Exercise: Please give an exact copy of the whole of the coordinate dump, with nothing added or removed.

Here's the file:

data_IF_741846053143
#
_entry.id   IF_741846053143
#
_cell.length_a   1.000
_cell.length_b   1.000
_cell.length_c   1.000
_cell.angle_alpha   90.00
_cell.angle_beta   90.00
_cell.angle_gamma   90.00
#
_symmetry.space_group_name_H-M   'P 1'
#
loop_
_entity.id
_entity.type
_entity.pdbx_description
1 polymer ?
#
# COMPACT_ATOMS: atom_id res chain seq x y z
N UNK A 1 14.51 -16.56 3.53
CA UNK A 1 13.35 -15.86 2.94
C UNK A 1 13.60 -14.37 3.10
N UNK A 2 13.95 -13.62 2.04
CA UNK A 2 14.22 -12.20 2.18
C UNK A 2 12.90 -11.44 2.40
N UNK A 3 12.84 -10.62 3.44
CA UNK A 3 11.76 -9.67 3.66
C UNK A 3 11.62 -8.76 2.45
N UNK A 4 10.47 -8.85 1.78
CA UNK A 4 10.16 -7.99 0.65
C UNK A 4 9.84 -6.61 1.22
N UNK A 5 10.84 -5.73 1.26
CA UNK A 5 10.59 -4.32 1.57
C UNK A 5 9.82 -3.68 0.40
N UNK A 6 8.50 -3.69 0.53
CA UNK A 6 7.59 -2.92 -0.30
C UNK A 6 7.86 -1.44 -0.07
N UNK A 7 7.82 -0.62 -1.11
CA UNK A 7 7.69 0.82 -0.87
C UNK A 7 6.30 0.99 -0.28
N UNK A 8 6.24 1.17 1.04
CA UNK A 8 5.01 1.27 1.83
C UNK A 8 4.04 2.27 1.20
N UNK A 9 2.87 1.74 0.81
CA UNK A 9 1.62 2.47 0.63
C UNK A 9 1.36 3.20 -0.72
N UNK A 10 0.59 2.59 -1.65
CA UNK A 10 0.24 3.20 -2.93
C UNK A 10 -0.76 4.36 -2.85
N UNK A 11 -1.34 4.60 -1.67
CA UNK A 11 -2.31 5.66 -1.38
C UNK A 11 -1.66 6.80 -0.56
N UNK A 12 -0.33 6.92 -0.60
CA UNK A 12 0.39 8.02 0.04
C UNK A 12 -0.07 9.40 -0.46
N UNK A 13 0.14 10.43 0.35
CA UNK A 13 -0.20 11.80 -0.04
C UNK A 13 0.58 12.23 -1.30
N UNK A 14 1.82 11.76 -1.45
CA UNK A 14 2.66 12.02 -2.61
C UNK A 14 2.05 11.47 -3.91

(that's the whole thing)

data_IF_741846053143
#
_entry.id   IF_741846053143
#
_cell.length_a   1.000
_cell.length_b   1.000
_cell.length_c   1.000
_cell.angle_alpha   90.00
_cell.angle_beta   90.00
_cell.angle_gamma   90.00
#
_symmetry.space_group_name_H-M   'P 1'
#
loop_
_entity.id
_entity.type
_entity.pdbx_description
1 polymer ?
#
# COMPACT_ATOMS: atom_id res chain seq x y z
N UNK A 1 14.51 -16.56 3.53
CA UNK A 1 13.35 -15.86 2.94
C UNK A 1 13.60 -14.37 3.10
N UNK A 2 13.95 -13.62 2.04
CA UNK A 2 14.22 -12.20 2.18
C UNK A 2 12.90 -11.44 2.40
N UNK A 3 12.84 -10.62 3.44
CA UNK A 3 11.76 -9.67 3.66
C UNK A 3 11.62 -8.76 2.45
N UNK A 4 10.47 -8.85 1.78
CA UNK A 4 10.16 -7.99 0.65
C UNK A 4 9.84 -6.61 1.22
N UNK A 5 10.84 -5.73 1.26
CA UNK A 5 10.59 -4.32 1.57
C UNK A 5 9.82 -3.68 0.40
N UNK A 6 8.50 -3.69 0.53
CA UNK A 6 7.59 -2.92 -0.30
C UNK A 6 7.86 -1.44 -0.07
N UNK A 7 7.82 -0.62 -1.11
CA UNK A 7 7.69 0.82 -0.87
C UNK A 7 6.30 0.99 -0.28
N UNK A 8 6.24 1.17 1.04
CA UNK A 8 5.01 1.27 1.83
C UNK A 8 4.04 2.27 1.20
N UNK A 9 2.87 1.74 0.81
CA UNK A 9 1.62 2.47 0.63
C UNK A 9 1.36 3.20 -0.72
N UNK A 10 0.59 2.59 -1.65
CA UNK A 10 0.24 3.20 -2.93
C UNK A 10 -0.76 4.36 -2.85
N UNK A 11 -1.34 4.60 -1.67
CA UNK A 11 -2.31 5.66 -1.38
C UNK A 11 -1.66 6.80 -0.56
N UNK A 12 -0.33 6.92 -0.60
CA UNK A 12 0.39 8.02 0.04
C UNK A 12 -0.07 9.40 -0.46
N UNK A 13 0.14 10.43 0.35
CA UNK A 13 -0.20 11.80 -0.04
C UNK A 13 0.58 12.23 -1.30
N UNK A 14 1.82 11.76 -1.45
CA UNK A 14 2.66 12.02 -2.61
C UNK A 14 2.05 11.47 -3.91